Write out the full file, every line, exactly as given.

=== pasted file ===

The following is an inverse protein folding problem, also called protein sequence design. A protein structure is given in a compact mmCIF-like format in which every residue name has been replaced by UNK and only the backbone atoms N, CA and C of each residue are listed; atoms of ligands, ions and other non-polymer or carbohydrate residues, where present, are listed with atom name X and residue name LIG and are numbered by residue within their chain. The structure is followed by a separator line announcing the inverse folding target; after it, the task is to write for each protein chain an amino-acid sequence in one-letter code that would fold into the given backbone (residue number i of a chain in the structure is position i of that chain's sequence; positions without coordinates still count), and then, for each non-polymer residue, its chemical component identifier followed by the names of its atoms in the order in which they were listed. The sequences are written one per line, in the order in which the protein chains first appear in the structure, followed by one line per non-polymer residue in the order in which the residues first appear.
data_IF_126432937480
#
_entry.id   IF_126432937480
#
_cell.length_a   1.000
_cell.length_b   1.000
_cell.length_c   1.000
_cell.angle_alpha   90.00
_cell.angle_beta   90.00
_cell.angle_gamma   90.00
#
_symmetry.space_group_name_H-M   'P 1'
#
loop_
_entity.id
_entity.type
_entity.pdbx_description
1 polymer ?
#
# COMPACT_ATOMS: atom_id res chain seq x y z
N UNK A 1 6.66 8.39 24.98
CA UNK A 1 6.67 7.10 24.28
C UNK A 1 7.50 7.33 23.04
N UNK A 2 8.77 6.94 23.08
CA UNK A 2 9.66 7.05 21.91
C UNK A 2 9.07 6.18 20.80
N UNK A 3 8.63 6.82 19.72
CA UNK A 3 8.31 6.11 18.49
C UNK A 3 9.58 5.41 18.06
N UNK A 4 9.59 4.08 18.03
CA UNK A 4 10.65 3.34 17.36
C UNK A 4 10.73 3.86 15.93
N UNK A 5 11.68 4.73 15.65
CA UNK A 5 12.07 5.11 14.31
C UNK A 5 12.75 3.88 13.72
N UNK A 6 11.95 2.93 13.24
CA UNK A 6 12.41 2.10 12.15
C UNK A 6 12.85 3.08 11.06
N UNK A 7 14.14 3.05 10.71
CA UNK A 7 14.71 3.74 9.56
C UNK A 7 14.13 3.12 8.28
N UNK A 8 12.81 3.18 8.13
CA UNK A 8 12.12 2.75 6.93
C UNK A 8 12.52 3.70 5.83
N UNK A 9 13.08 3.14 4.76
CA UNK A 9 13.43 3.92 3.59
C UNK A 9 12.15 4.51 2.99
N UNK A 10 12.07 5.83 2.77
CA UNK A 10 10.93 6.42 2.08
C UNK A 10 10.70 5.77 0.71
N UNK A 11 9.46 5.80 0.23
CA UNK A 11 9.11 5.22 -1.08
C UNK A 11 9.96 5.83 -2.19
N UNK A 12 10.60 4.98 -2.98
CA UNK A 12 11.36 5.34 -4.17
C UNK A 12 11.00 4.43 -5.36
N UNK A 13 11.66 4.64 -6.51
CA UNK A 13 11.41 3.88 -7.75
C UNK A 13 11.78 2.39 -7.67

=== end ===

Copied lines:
The following is an inverse protein folding problem, also called protein sequence design. A protein structure is given in a compact mmCIF-like format in which every residue name has been replaced by UNK and only the backbone atoms N, CA and C of each residue are listed; atoms of ligands, ions and other non-polymer or carbohydrate residues, where present, are listed with atom name X and residue name LIG and are numbered by residue within their chain. The structure is followed by a separator line announcing the inverse folding target; after it, the task is to write for each protein chain an amino-acid sequence in one-letter code that would fold into the given backbone (residue number i of a chain in the structure is position i of that chain's sequence; positions without coordinates still count), and then, for each non-polymer residue, its chemical component identifier followed by the names of its atoms in the order in which they were listed. The sequences are written one per line, in the order in which the protein chains first appear in the structure, followed by one line per non-polymer residue in the order in which the residues first appear.
data_IF_126432937480
#
_entry.id   IF_126432937480
#
_cell.length_a   1.000
_cell.length_b   1.000
_cell.length_c   1.000
_cell.angle_alpha   90.00
_cell.angle_beta   90.00
_cell.angle_gamma   90.00
#
_symmetry.space_group_name_H-M   'P 1'
#
loop_
_entity.id
_entity.type
_entity.pdbx_description
1 polymer ?
#
# COMPACT_ATOMS: atom_id res chain seq x y z
N UNK A 1 6.66 8.39 24.98
CA UNK A 1 6.67 7.10 24.28
C UNK A 1 7.50 7.33 23.04
N UNK A 2 8.77 6.94 23.08
CA UNK A 2 9.66 7.05 21.91
C UNK A 2 9.07 6.18 20.80
N UNK A 3 8.63 6.82 19.72
CA UNK A 3 8.31 6.11 18.49
C UNK A 3 9.58 5.41 18.06
N UNK A 4 9.59 4.08 18.03
CA UNK A 4 10.65 3.34 17.36
C UNK A 4 10.73 3.86 15.93
N UNK A 5 11.68 4.73 15.65
CA UNK A 5 12.07 5.11 14.31
C UNK A 5 12.75 3.88 13.72
N UNK A 6 11.95 2.93 13.24
CA UNK A 6 12.41 2.10 12.15
C UNK A 6 12.85 3.08 11.06
N UNK A 7 14.14 3.05 10.71
CA UNK A 7 14.71 3.74 9.56
C UNK A 7 14.13 3.12 8.28
N UNK A 8 12.81 3.18 8.13
CA UNK A 8 12.12 2.75 6.93
C UNK A 8 12.52 3.70 5.83
N UNK A 9 13.08 3.14 4.76
CA UNK A 9 13.43 3.92 3.59
C UNK A 9 12.15 4.51 2.99
N UNK A 10 12.07 5.83 2.77
CA UNK A 10 10.93 6.42 2.08
C UNK A 10 10.70 5.77 0.71
N UNK A 11 9.46 5.80 0.23
CA UNK A 11 9.11 5.22 -1.08
C UNK A 11 9.96 5.83 -2.19
N UNK A 12 10.60 4.98 -2.98
CA UNK A 12 11.36 5.34 -4.17
C UNK A 12 11.00 4.43 -5.36
N UNK A 13 11.66 4.64 -6.51
CA UNK A 13 11.41 3.88 -7.75
C UNK A 13 11.78 2.39 -7.67